Author’s note: Apologetics is the religious discipline of defending doctrines through systematic argumentation and discourse. This is a piece of Christian apologetics: I am defending the importance of strong relationships among the people of our community; they speak to the strength of our faith.
I knew it very early in my time at Old First. Ours is a more the horizontal spirituality than a vertical spirituality. Let me explain.
When I arrived, there was already a family leaving. The mom was upset that the congregation had decided to try the “covenant ministry” route — a 3-year contract with me wherein both sides could feel their way to deciding if it was working out, if I was a good fit for Old First. She had wanted the church, instead, to go through the more traditional search process for calling a pastor.
But she explained to me, “It isn’t really you; I’m just looking for a different experience of worship.” I wasn’t taking any of this personally; I was too new for her to even know much about me. And what she said about Old First, though the congregation was very new to me, already was recognizable. She talked about how Old First is “all about” passing the peace, social service and an eclectic crowd, whereas she wanted — needed — a worship service that was more settled, quieter, reflective, mysterious, deeper.
It’s always a loss when someone leaves a church community, but spiritual needs are important too, and they deserve to be met. I affirmed for her that many people find God in the stillness of a more solitary, reflective moment, just as others find God in the interactions of people working and serving together. In our tradition we talk about Jesus living in our hearts, as well as meeting Jesus in the other or the church as the body of Christ. The higher churches with their liturgies and hierarchies often serve people looking for some stillness before God. The lower and free churches often emphasize finding God in community.
Many Christian traditions ground their spirituality in stillness before the mystery of God. Think of the silence and awe of a cavernous and hence shadowy, ancient cathedral and its masses. It’s an authentic place to look for God.
But we have a sanctuary that’s open and clear, with clear glass windows, and fairly square dimensions. It’s designed to give an equal emphasis to the congregation as to any “sacred precinct” up at the chancel. And our fellowship and our social service ministries are often focused and we claim some expertise in building community across some of the divides that often separate us in our lives. Our worship and ministry intend to stress the transformative nature of community-building; it is of God that we come away from our solitariness and find our place among others. We are a body, and each part has its role for the up-building of the whole. Someone here once said to me, “It’s how we come together here against all the odds that we become holy.”
Truth be told, it’s never really an either / or. Christians never have to choose one way to be or exclusively where they seek God. All of us find our spirituality in some combination of the communal and the individual. But faith or worship traditions, they do often lean one way or the other.
Since we have a more horizontal orientation, maybe we as a faith community or as individuals should be asking what we can do to strengthen our vertical spirituality?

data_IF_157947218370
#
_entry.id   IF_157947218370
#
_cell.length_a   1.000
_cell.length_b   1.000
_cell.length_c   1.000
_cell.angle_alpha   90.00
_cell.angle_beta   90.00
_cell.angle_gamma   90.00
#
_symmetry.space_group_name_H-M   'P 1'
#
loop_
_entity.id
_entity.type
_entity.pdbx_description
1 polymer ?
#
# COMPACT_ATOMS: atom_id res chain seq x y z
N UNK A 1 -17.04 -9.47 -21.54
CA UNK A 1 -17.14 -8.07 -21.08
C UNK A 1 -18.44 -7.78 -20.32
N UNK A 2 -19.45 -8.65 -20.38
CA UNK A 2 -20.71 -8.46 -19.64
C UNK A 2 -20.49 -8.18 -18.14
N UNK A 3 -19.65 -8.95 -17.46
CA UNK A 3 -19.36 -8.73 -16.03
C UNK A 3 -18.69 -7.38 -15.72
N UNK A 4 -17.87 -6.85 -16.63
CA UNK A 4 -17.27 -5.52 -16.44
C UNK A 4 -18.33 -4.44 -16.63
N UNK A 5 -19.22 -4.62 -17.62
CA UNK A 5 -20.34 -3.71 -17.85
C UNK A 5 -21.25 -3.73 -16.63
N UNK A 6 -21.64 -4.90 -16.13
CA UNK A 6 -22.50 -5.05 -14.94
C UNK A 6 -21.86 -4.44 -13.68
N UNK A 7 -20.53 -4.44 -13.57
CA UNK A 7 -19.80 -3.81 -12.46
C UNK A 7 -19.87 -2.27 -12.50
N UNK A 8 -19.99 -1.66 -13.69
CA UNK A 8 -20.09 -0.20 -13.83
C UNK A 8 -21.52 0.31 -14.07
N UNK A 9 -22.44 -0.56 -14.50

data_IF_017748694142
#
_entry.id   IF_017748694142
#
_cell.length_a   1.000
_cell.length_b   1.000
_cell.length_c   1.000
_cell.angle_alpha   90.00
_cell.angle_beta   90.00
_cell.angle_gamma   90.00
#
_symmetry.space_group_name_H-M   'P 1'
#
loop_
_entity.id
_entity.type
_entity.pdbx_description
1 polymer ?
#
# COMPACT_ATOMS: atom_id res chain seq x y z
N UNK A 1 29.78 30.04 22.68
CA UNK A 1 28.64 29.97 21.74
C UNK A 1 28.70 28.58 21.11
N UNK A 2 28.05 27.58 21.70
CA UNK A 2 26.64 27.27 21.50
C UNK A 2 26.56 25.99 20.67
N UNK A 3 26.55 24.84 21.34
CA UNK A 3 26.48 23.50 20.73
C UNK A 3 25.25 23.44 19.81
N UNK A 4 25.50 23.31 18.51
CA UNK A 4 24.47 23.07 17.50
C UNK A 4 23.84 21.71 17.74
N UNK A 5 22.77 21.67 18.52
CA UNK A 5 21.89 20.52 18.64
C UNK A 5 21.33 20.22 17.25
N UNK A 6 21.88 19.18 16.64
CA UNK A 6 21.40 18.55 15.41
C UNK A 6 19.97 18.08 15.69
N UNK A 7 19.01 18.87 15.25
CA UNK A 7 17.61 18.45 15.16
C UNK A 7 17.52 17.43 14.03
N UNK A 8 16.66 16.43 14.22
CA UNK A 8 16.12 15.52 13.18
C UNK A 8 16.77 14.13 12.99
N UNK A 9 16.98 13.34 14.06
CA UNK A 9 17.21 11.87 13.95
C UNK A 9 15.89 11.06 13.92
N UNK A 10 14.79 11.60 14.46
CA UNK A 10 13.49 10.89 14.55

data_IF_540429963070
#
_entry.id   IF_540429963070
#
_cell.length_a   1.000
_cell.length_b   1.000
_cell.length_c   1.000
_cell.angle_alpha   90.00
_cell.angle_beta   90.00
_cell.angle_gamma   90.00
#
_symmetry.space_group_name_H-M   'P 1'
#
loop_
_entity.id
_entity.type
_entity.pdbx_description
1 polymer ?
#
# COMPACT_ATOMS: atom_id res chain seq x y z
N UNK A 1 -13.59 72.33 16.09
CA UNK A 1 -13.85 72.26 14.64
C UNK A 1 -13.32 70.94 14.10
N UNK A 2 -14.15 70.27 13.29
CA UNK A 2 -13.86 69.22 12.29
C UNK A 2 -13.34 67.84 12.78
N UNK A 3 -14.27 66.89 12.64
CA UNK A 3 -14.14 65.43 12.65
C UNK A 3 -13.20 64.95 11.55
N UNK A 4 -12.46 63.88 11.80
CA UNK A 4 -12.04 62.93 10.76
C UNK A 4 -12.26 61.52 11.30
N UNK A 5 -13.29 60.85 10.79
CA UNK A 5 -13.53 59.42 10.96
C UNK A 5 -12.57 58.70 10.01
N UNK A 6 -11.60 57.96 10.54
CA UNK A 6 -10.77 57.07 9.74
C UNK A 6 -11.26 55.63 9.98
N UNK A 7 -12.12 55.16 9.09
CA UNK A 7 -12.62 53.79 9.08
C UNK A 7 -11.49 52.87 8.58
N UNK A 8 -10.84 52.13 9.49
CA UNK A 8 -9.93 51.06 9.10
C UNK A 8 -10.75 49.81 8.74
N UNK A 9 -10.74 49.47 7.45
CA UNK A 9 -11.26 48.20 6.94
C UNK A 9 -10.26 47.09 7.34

In the meantime, and in line with Old First’s tradition, I truly believe that for us building strong relationships among our people is about strengthening Old First. In part, that’s because as a downtown church, our folks don’t have any of the relational reinforcements that most neighborhood churches count on. We don’t live in proximity; our children are not in the same schools; we don’t share a specific heritage or demographic; we don’t run into each other in the grocery store or at the movies, and we don’t share mutual friends and acquaintances.
But it’s also because we say we find Jesus and God in others or in between us — where ever two or three are gathered. A few weeks ago, we had an intense, fellowship-focused weekend. Beth had organized the camping trip. Twenty or so Old Firsters were not only spending a day and a half-plus with each other outside of worship and our normal church interactions; more powerfully, they were at least provisionally living together! Back at church that Sunday, we had the second Summer Brunch after worship with over 20 people attending. Two long tables of Old Firsters relaxed and chatting over beers and lunch. I marveled at who showed up and how God arranged us just right at the tables so everyone could meet someone new. There’s actually something holy in that.
We have another opportunity this Sunday. The church picnic is being held at church this year, beginning with the normal summer worship time of 10 am. We will have a brief, informal worship service that will involve more interpersonal interaction and movement than most services up in the Sanctuary. And then we will have the picnic. BBQ by Chef Adam and helpers. Games orchestrated by Deanna. Side dishes provided by the people of the church. And all along, there will be time to get to speak with one another and to get to know people better. I hope you will come, and take advantage of the opportunity to deepen your relationships and spirituality. It will up-build the church and you…
And if you have any ideas how we can up our game on our vertical spirituality, I’d love to hear that too. You can tell me at the picnic!
See you at church,